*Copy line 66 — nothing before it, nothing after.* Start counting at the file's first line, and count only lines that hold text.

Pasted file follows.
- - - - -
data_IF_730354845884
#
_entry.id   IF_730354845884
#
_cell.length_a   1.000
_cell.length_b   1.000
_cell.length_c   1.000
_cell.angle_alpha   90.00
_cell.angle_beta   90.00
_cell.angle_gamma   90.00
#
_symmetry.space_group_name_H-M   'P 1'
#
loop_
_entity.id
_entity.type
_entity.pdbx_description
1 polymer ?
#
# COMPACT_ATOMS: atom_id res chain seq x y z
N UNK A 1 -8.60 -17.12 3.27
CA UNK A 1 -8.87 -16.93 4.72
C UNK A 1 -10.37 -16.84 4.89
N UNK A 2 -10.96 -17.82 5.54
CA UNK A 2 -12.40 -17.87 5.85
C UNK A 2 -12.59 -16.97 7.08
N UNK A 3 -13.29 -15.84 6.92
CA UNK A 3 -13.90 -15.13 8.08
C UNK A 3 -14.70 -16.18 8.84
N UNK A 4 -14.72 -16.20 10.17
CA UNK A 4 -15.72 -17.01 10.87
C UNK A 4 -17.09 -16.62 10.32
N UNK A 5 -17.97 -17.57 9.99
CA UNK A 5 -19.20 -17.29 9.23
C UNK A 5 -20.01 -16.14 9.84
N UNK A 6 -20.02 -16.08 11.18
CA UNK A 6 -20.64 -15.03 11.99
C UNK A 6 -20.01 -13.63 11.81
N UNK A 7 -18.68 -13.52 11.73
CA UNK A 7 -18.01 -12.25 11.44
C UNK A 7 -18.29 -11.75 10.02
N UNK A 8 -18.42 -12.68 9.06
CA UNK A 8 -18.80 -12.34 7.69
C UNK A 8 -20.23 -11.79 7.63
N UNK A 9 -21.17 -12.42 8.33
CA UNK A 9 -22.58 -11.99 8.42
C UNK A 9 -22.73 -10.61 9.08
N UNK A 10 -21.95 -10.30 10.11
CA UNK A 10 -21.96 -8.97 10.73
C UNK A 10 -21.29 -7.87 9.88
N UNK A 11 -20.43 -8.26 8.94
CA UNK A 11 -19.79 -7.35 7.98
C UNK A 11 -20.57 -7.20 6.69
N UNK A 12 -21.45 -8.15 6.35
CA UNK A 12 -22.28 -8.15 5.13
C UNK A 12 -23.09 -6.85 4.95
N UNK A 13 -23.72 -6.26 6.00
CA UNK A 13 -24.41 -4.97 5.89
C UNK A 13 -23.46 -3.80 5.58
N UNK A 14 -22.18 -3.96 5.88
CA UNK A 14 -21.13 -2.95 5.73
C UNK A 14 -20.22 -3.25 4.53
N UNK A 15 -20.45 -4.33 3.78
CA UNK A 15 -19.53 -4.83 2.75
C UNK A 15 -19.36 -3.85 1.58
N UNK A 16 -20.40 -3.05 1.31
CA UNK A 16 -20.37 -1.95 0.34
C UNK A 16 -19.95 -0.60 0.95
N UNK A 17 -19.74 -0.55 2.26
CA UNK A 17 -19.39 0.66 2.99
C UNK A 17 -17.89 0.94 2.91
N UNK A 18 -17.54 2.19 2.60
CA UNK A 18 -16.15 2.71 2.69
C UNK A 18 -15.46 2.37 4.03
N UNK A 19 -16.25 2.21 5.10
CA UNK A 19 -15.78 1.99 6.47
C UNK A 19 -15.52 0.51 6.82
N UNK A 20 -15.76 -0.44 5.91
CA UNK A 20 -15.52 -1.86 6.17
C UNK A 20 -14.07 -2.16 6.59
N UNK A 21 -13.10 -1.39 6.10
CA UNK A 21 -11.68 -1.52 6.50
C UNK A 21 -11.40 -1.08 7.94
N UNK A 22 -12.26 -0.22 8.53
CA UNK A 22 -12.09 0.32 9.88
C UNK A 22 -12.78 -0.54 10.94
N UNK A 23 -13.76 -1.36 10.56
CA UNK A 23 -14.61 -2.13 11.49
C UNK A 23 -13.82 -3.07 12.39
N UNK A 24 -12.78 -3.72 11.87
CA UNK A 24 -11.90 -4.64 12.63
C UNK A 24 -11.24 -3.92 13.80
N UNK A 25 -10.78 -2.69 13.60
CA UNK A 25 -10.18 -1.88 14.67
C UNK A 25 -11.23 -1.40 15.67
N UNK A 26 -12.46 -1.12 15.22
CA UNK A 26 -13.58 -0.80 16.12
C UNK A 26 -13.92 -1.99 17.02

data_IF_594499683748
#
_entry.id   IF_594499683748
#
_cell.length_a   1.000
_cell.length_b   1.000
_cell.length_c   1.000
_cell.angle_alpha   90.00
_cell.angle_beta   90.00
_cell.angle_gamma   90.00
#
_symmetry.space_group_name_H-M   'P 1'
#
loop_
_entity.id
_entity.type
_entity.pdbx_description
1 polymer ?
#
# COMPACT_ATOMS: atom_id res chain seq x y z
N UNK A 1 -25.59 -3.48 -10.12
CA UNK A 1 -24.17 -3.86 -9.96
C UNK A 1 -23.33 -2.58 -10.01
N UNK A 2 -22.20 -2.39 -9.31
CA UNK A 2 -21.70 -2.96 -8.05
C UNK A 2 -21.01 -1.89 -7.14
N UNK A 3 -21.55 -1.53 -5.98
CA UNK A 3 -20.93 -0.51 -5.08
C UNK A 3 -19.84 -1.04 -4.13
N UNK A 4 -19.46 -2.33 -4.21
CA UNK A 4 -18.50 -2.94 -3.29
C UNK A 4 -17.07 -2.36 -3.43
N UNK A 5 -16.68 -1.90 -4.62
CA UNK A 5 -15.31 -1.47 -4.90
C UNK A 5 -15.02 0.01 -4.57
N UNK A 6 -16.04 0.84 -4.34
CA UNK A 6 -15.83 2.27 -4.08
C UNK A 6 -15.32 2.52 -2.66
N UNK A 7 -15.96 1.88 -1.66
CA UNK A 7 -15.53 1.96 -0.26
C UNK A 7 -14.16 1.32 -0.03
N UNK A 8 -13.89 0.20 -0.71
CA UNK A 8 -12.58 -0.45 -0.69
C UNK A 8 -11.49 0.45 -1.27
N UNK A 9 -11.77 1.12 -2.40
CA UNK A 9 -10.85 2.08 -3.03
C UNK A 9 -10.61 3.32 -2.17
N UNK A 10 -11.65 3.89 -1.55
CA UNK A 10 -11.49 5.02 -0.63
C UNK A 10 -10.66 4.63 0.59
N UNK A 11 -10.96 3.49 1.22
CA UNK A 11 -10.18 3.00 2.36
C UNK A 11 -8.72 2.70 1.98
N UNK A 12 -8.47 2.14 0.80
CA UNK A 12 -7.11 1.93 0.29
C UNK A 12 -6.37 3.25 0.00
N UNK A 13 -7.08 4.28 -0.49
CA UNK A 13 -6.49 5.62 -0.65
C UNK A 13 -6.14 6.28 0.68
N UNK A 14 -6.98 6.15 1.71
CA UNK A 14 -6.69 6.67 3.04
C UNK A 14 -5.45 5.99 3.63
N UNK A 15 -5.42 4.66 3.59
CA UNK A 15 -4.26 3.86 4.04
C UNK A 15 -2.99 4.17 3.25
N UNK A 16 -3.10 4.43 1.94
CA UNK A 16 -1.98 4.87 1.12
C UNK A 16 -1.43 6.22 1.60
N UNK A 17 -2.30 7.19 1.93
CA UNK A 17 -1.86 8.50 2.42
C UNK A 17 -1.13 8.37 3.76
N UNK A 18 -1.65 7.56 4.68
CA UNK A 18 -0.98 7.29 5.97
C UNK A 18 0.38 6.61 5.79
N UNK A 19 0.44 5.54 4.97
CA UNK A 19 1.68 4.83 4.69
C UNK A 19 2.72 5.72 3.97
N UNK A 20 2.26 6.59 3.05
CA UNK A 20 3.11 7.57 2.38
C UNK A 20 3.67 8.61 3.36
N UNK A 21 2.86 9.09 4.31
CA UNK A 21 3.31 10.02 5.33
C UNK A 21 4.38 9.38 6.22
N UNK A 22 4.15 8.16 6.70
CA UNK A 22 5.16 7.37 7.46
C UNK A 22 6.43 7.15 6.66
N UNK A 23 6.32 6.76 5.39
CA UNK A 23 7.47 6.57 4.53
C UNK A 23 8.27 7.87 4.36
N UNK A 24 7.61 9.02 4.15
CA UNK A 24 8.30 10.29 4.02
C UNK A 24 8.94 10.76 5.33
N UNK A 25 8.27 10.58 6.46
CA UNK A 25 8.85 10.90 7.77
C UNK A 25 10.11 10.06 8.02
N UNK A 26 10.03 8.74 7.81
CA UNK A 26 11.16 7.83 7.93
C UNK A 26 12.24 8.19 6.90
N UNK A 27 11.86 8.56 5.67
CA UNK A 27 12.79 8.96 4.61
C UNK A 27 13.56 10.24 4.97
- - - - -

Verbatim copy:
N UNK A 16 -20.40 -3.05 1.31